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In a warming world, New England's trees are storing more carbon

25-year study traced forest carbon through air, trees, soil and water

Harvard Pond lies within the Harvard Forest

Harvard Pond lies within the Harvard Forest LTER site in Massachusetts.


August 6, 2020

Climate change has increased the productivity of forests, according to a new study that synthesizes hundreds of thousands of carbon observations collected over the last quarter-century. The research was conducted at the U.S. National Science Foundation-supported Harvard Forest Long-Term Ecological Research Site, one of the most intensively studied forests in the world.

The study, published in Ecological Monographs, reveals that the rate at which carbon is captured from the atmosphere at Harvard Forest nearly doubled between 1992 and 2015.

The scientists attribute much of the increase in storage capacity to the growth of 100-year-old oak trees, still vigorously rebounding from colonial-era land clearing, intensive timber harvest, and a 1938 hurricane -- and bolstered more recently by increasing temperatures and a longer growing season due to climate change.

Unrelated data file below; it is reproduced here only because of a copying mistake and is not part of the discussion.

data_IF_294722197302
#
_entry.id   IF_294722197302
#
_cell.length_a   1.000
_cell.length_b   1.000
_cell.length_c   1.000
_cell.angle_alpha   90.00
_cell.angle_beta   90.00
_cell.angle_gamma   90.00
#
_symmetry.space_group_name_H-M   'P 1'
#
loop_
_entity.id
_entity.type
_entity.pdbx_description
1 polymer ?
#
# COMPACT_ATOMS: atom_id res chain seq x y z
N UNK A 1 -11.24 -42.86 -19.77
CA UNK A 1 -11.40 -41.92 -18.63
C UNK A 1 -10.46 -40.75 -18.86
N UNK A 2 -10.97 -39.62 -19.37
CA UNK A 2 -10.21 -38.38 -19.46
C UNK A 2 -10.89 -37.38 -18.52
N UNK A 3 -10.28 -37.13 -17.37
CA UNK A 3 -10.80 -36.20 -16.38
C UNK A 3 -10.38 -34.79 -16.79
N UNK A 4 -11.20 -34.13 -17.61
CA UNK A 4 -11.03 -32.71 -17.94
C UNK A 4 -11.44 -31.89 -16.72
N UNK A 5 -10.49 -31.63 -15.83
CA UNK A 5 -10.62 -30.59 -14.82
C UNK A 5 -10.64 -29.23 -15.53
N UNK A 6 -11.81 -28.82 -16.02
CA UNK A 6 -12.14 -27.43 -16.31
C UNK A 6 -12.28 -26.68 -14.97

Trees have also been growing faster as a result of regional increases in precipitation and atmospheric carbon dioxide, and forest stress has been reduced by decreases in atmospheric pollutants such as ozone, sulfur and nitrogen.

"It is remarkable that changes in climate and atmospheric chemistry in our own lifetimes have accelerated the rate at which forests are capturing carbon dioxide from the atmosphere," says Adrien Finzi, an ecologist at Boston University and a co-lead author of the study.

Carbon measurements taken in air, soil, water, and trees are notoriously difficult to reconcile, in part because of the different timescales on which the processes operate. But when viewed together, a nearly complete carbon budget emerges, documenting the flow of carbon through the forest in a complex, multi-decadal circuit.

The trees show no signs of slowing their growth even as they come into their second century of life. But the scientists note that what we see today may not be the forest's future. "It's possible that other forest development processes like tree age may dampen or reverse the pattern we've observed," says Finzi.

Adds Doug Levey, a program director in NSF's Division of Environmental Biology, "This study reminds us that large trees, although stately and seemingly impervious to environmental change, are highly responsive to everything going on around them."

--  NSF Public Affairs, researchnews@nsf.gov